At the same time, the emergence of modern political parties has not made the Electoral College obsolete, as it still promotes important values. It reinforces the founding principle that the U.S. is a confederated republic and not a consolidated national government, as analyzed so persuasively by Madison in Federalist 39. Despite the occasional misfire, as in the election of 2000, the Electoral College often gives the narrow victor in the popular vote a mandate through a significant electoral college majority. The need to find a lot of electoral votes to overturn such a result reduces the likelihood of persistent challenges. Elections such as 1948, 1960, 1968, and 1992 come to mind. Proposals to change or abolish the Electoral College have appeared frequently since the Constitution’s adoption and are of predictable types. But they always lose steam, as there has been no showing that they will serve republican values better than the current system. Indeed, efforts to change the system have declined in the last half century, even after the contested election of 2000, a testimony to the enduring legitimacy of the Electoral College.

Friday, July 30th, 2010

An expert on constitutional law, Prof. Joerg W. Knipprath has been interviewed by print and broadcast media on a number of related topics ranging from recent U.S. Supreme Court decisions to presidential succession. He has written opinion pieces and articles on business and securities law as well as constitutional issues, and has focused his more recent research on the effect of judicial review on the evolution of constitutional law.  Prof. Knipprath has also spoken on business law and contemporary constitutional issues before professional and community forums.  His website is


Greetings from Long Beach Island New Jersey!  What fun I’ve been having reading the Federalist Papers on the beach! And what interesting looks I get from passersby who take the time to glance at the cover of my book.

Federalist Papers 68-77 are especially interesting to me personally, as I have been fascinated by the Presidency for as long as I can remember. My first “political” experience was writing to President Nixon when I was in grade school, telling him I was praying for him during his struggles.  In Junior high, I begged my father to take me to SMU, in Dallas near where I grew up, to stand in a rope line in order to catch a glimpse of President Gerald Ford.  I voted for the first time in 1980, proudly casting my ballot for Ronald Reagan.  My first college course in political science at Texas A&M was taught by an expert in the Presidency, and although regretfully I can’t remember his name, I loved the course so much, I switched my major from business to political science that semester!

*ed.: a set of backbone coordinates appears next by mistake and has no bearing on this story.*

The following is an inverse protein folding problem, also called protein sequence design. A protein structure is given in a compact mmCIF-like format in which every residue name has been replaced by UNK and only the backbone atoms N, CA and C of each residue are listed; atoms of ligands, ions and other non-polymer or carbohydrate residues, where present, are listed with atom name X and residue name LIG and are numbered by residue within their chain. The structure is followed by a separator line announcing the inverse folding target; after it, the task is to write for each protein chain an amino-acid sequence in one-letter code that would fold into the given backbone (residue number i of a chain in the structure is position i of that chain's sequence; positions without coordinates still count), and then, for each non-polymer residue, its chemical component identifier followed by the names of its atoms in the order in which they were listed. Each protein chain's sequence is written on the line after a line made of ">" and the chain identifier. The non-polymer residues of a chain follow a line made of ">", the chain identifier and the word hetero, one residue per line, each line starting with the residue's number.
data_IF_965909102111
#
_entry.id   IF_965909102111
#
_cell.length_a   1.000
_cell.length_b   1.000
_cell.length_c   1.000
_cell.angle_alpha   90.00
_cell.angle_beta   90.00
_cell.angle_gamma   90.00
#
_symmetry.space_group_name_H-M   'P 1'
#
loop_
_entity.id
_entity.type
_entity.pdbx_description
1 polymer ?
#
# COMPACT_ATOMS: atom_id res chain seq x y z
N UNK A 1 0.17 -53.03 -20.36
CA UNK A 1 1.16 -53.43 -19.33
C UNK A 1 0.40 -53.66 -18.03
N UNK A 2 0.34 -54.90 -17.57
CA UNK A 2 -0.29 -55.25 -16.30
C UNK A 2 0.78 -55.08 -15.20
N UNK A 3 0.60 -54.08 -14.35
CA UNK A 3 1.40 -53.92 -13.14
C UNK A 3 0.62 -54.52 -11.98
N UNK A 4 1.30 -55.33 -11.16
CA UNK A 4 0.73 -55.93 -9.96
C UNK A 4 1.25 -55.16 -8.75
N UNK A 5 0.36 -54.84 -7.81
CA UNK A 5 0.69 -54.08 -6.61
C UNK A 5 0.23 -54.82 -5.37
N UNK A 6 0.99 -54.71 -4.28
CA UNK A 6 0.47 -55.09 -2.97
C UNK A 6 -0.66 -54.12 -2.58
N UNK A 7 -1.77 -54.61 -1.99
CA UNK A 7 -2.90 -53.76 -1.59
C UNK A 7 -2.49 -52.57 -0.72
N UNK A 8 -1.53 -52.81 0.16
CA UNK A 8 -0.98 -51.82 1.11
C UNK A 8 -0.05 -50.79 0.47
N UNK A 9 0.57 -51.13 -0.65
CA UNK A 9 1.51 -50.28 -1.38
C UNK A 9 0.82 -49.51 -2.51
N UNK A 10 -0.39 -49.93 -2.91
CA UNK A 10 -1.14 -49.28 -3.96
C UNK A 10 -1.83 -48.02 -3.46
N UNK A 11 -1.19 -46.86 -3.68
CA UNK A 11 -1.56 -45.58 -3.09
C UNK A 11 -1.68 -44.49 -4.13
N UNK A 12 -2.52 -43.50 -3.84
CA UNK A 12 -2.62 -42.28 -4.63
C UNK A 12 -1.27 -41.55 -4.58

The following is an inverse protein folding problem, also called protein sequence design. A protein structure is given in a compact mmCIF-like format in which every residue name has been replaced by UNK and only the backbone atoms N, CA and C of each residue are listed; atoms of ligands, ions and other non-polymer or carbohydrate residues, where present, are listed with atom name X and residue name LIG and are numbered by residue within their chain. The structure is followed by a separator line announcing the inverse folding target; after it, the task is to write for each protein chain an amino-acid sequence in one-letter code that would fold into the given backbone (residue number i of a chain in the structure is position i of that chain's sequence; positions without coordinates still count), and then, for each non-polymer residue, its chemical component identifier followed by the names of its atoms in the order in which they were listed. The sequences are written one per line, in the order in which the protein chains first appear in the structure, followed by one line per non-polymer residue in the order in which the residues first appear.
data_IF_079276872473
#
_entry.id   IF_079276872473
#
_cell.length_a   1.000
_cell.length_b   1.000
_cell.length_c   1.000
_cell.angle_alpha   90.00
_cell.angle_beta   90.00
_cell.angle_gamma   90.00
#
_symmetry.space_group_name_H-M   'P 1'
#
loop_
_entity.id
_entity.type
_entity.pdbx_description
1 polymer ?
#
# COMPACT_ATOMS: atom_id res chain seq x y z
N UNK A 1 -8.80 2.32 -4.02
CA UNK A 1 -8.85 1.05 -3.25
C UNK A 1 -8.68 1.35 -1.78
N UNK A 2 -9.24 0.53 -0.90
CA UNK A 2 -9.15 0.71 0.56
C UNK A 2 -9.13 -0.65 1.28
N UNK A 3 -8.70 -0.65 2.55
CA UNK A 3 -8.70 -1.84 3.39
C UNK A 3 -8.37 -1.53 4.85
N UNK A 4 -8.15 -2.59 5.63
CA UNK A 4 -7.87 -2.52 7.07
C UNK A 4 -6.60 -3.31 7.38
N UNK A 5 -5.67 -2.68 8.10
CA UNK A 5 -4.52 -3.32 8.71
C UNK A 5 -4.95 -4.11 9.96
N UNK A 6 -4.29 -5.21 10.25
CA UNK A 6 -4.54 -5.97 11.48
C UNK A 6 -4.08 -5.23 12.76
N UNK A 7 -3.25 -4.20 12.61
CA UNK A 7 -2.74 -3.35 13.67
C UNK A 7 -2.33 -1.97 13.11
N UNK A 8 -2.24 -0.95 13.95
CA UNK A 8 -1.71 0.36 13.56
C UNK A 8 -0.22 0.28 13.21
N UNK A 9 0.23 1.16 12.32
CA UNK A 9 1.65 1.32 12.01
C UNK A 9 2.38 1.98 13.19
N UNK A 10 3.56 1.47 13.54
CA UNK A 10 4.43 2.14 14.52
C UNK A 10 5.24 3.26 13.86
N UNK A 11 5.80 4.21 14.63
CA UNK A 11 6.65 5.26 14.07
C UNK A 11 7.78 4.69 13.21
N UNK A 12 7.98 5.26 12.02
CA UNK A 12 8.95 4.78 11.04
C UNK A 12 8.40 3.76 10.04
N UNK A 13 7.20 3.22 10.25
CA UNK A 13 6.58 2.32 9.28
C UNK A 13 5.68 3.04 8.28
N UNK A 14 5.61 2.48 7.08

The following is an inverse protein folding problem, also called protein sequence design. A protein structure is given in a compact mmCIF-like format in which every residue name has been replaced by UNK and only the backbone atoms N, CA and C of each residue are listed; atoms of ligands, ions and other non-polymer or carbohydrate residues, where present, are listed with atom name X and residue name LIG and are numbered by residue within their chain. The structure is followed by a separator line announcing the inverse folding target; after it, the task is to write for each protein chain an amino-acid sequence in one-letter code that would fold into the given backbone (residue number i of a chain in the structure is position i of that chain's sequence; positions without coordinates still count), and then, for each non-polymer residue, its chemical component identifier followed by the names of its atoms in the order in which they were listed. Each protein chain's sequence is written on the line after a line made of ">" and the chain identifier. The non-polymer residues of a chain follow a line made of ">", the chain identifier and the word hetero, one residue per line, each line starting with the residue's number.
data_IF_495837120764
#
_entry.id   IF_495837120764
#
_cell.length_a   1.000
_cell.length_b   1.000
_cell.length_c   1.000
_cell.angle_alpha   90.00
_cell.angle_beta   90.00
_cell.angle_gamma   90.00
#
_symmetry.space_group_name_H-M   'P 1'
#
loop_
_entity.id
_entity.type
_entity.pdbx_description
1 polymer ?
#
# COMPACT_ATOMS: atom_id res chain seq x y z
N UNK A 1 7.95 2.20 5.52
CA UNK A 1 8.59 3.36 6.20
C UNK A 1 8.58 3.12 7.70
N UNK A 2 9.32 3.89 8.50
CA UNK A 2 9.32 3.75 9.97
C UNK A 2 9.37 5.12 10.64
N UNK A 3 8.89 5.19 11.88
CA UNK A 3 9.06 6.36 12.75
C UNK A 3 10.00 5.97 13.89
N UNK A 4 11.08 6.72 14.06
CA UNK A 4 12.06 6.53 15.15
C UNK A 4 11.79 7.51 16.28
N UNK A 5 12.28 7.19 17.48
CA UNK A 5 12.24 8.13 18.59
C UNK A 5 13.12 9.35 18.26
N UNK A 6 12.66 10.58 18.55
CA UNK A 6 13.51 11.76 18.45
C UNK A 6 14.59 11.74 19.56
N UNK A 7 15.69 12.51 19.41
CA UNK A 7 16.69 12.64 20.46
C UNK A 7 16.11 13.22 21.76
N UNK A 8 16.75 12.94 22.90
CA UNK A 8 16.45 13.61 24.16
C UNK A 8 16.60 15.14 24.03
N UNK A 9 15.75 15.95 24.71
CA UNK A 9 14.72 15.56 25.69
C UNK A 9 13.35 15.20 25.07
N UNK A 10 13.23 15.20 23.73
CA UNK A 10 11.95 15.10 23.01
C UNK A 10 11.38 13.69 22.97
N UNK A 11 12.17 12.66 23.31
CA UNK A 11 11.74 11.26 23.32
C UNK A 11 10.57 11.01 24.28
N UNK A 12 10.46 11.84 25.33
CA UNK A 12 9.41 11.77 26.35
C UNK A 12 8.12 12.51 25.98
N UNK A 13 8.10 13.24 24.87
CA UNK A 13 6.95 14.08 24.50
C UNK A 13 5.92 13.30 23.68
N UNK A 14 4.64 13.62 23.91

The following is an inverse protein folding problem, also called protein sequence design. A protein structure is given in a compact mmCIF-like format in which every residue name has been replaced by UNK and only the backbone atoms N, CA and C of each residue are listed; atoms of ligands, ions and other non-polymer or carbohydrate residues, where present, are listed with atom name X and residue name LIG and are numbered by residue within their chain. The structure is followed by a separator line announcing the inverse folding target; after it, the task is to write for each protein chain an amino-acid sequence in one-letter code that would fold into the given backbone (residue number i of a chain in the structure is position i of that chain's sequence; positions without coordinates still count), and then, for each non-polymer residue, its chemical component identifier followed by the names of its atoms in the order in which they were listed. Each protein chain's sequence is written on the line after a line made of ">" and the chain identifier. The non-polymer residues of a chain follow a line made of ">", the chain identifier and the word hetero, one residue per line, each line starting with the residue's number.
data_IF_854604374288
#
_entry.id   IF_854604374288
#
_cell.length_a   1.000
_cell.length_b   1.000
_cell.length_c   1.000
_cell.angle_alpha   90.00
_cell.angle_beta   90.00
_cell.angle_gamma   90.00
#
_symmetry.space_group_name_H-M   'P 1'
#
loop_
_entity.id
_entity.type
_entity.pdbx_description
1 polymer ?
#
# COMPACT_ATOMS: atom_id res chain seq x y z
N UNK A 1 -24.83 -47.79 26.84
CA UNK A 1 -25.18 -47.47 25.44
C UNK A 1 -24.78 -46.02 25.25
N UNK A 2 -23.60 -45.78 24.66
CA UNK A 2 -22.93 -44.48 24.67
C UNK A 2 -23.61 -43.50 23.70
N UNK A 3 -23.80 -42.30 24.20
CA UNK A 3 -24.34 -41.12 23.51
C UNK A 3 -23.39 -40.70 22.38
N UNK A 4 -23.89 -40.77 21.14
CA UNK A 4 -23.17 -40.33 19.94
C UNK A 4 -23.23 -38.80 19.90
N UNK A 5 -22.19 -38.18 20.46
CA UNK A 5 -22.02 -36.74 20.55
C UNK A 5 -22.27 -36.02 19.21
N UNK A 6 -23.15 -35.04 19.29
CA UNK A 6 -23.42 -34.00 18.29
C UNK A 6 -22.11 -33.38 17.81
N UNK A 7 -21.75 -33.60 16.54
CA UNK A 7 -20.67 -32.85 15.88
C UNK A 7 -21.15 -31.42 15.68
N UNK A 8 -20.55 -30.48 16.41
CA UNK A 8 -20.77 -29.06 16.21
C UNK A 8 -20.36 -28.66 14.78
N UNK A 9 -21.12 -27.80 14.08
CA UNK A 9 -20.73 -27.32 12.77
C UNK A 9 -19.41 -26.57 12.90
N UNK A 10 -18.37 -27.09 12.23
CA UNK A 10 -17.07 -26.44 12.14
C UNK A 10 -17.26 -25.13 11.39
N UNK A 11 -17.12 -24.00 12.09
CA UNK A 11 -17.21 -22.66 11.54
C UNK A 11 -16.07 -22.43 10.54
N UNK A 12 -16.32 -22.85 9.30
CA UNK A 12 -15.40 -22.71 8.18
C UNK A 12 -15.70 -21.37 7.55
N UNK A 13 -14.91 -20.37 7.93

During the last decade, I got an even closer look at the Presidency through my husband’s work with President George W. Bush, and opportunities our family had to interact with him.  I had always admired President Bush’s steady leadership, and his unwavering commitment to certain values and principles, most notably keeping America safe. But getting to know him personally, I admired the way he carried the office of the Presidency.  When you are President, you are always President, whether relaxing in a small group or at public events.  President Bush respected the office, and lived every day in a way that could make our country proud.